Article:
Early-bird interviewee has advantages

If you want everything to go well during your so hard-to-get-job interview in an employment market saturated with job seekers — here’s a wake-up call for you: Try to schedule it for early in the morning.

The Seattle Times

At least that’s the conclusion of a study of 1,400 chief financial officers by Accountemps, a temporary-staffing firm. Their finding: More than two-thirds of the respondents said they prefer to do hiring interviews between 9 and 11 a.m.

Over the years, job seekers have told me the job interview is a terrifying experience to go through — though it certainly doesn’t have to be. Nonetheless, I agree with this description of it by Brian O’Connell, writing in his book, "The Career Survival Guide":

"It is not easy selling yourself to a company, especially in a gut-wrenching one-on-one interview process that would make the Marquis de Sade wince."

While I don’t know if O’Connell wrote that graphic description in the morning or late afternoon, I do see some merit in the Accountemps finding: If the hiring officer or the job candidate is a morning person, the advantage is obvious.

If the interviewer has several people to talk to in one day, that first impression might be the lasting one. And employers may be worn out by the time they get to a 4 p.m. interview.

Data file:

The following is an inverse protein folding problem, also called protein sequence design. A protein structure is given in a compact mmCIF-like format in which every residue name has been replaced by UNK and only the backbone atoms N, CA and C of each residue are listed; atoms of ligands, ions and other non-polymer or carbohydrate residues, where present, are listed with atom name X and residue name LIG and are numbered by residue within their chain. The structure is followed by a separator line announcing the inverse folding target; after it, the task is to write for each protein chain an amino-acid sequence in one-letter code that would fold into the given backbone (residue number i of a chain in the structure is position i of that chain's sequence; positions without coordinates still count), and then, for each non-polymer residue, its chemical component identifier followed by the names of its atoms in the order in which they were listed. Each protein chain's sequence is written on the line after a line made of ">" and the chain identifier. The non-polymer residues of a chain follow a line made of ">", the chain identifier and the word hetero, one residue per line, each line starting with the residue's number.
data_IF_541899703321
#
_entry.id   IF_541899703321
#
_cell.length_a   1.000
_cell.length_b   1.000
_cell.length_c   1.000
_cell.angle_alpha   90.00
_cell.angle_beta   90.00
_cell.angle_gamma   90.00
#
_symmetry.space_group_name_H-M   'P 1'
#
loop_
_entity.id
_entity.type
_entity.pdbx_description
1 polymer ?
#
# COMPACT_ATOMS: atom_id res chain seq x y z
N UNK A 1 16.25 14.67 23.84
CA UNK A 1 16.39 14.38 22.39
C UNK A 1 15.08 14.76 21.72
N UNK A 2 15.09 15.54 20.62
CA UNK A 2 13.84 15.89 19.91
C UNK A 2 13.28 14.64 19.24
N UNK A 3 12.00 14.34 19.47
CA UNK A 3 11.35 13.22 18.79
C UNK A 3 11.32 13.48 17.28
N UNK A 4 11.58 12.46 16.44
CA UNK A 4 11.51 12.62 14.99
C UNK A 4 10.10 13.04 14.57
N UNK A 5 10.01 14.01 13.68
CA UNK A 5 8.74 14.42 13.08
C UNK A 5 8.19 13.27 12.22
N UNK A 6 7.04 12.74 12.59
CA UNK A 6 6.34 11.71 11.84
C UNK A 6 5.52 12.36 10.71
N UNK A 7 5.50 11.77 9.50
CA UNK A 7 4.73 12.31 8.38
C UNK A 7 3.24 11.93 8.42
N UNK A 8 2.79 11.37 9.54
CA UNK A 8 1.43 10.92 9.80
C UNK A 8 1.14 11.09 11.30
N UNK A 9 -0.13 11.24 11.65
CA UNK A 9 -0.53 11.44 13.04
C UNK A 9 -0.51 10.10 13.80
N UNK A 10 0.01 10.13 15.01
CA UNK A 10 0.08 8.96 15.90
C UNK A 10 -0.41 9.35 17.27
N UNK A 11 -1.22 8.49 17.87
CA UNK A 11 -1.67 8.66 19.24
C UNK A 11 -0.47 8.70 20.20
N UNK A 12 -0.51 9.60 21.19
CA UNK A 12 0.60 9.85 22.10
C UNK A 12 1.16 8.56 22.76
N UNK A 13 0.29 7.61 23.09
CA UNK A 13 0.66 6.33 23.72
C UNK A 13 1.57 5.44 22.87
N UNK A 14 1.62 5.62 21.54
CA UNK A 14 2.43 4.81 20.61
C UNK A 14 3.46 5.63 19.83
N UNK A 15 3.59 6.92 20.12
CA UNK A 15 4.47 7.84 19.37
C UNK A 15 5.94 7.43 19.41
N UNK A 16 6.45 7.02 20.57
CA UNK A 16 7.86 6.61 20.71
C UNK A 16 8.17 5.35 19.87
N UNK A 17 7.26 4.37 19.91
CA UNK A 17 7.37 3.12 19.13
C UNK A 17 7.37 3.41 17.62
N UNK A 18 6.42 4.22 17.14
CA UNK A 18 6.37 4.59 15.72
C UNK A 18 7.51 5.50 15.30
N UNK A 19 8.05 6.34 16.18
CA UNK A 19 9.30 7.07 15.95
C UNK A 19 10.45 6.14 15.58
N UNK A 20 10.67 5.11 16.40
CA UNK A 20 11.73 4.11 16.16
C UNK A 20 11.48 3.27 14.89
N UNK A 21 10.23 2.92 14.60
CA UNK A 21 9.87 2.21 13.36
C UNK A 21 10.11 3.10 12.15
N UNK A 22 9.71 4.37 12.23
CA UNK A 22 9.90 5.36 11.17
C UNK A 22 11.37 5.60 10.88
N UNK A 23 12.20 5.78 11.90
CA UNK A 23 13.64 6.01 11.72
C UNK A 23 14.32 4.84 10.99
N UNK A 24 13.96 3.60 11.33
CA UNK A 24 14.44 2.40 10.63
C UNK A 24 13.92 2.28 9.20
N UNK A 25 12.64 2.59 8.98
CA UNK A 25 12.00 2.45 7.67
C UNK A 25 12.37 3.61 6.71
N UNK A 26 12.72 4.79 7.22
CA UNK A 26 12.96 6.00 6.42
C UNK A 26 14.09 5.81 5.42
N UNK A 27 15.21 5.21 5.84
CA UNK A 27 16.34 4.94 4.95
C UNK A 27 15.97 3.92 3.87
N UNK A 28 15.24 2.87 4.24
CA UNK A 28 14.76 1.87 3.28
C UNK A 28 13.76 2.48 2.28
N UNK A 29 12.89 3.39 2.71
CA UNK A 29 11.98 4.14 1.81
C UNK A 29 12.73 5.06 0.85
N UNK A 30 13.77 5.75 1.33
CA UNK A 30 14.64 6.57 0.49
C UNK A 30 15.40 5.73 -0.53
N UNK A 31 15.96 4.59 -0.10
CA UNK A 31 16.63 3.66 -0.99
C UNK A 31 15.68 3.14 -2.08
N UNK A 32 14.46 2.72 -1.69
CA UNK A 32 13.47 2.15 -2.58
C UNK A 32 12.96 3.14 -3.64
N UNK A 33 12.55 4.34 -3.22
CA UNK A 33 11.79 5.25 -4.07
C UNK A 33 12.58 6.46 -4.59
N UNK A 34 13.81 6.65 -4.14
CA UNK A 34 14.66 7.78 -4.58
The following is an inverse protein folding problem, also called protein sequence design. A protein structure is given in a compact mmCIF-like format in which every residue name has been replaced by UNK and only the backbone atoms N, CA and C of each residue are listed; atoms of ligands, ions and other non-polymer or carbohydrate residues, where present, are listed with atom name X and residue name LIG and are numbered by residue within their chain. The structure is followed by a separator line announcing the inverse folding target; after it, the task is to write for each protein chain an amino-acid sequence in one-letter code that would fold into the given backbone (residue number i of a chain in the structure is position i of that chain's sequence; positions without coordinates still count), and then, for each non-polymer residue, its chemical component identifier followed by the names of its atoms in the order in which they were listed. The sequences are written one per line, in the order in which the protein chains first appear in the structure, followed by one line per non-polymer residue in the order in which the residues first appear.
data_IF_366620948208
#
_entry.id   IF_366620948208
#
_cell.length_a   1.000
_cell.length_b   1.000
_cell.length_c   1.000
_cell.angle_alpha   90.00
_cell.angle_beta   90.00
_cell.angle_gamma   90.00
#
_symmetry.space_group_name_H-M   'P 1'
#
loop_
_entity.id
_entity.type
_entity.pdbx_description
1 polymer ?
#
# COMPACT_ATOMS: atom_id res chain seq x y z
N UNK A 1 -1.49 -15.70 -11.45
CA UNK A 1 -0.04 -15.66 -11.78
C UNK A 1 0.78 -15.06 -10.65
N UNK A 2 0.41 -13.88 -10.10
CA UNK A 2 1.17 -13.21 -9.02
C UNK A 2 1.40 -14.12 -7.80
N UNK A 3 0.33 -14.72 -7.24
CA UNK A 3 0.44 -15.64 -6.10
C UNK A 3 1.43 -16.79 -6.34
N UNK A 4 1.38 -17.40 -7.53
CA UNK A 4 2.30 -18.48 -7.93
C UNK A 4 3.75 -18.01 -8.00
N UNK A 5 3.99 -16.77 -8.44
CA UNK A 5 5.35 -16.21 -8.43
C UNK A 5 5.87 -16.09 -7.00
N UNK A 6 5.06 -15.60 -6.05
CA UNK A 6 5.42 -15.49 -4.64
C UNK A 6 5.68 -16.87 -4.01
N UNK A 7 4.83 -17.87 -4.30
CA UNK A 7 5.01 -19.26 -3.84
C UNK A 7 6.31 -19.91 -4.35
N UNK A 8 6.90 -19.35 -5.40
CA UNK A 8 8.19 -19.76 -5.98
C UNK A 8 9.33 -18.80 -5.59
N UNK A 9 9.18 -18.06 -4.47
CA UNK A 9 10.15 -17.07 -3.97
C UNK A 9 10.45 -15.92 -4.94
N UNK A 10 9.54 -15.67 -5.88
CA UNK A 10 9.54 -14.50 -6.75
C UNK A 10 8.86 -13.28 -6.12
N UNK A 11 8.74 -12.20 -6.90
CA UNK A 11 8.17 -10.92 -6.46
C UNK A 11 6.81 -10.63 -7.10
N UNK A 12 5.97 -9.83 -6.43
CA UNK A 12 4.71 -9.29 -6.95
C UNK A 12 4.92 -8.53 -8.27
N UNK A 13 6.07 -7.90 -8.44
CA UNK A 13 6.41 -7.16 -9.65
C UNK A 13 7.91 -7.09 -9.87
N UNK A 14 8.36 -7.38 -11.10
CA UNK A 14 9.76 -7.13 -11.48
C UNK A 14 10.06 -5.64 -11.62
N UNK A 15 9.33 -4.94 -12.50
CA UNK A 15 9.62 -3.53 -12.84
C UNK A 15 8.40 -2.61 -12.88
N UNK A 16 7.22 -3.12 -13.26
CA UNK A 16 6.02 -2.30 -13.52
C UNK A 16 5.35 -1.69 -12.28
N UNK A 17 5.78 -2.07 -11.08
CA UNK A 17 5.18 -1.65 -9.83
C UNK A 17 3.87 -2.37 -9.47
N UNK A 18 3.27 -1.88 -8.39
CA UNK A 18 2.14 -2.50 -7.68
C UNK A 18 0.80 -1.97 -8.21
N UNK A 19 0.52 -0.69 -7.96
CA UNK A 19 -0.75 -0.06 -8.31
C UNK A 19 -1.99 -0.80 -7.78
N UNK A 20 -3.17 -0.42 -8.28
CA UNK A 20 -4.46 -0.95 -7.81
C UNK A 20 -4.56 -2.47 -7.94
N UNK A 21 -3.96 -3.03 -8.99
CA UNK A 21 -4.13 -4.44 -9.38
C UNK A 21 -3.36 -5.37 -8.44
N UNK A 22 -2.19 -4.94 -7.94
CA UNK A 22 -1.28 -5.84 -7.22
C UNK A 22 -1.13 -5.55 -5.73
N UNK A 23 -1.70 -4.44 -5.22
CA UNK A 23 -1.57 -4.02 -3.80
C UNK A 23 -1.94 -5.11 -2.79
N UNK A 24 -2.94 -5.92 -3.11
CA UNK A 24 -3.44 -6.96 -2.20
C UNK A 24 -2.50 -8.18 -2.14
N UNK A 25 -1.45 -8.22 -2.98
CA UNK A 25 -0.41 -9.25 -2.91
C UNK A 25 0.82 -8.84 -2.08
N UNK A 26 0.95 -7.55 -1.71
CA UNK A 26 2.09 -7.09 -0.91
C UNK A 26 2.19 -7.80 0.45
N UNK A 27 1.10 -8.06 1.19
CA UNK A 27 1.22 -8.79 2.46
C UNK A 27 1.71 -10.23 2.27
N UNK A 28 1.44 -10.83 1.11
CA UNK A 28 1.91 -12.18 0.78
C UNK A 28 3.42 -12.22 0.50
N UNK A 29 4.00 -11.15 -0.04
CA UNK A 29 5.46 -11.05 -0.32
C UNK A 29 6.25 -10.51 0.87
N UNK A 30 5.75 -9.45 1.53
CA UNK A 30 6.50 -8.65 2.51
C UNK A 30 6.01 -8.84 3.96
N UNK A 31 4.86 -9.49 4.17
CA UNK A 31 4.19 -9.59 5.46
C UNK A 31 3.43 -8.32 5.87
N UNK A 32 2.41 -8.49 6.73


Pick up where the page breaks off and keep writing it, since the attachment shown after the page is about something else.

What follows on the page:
Job seekers who are morning people like me know the burst of energy and confidence they exude before noon. For everyone else — well, that’s why Starbucks was invented. The secret, of course, is for hiring officials to do their interviews when they are at their best. Unfortunately, job candidates usually don’t have any say about scheduling.

Though I am enthusiastic about early-morning job interviews — the general feeling is that the sooner they’re over the better — I still have to ask the next-best question: Does the time of day you are interviewed have any effect on whether you actually get the job?

"According to research in the field of psychology, the time of day really doesn’t matter — we could not find a connection to whether people did get the job," said Richard Wellins, senior vice president of global marketing for Development Dimensions International, a Pittsburgh-based global human-resources consulting firm.

Wellins, who has a doctorate in social and industrial psychology and was formerly an assistant professor of psychology, says his firm trains hundreds of hiring managers and recruiters each year.

"We want to make job interviews consistent over time, whether that time is morning or noon," said Wellins, author of "Empowered Teams."

Yet Wellins, who supervises 50 people, admits he likes to do his own interviewing early in the day.

"I tend to be a morning person … and I know I would much rather do interviews then because I’m more alert and attentive," he said. "I approach each morning fresh, so by the time I get to the fifth candidate I find I consciously have to keep my energy up to maintain the same quality of the interview."

The executive points out that research shows something that does affect hiring: It’s better to be the first or last person interviewed. "Avoid being the middle of the pack," he warned.

At any time of day.

E-mail questions to Carol Kleiman at [email protected] Copyright 2003, Chicago Tribune. Distributed by Knight Ridder/Tribune Business News.

Copyright © 2003 The Seattle Times Company

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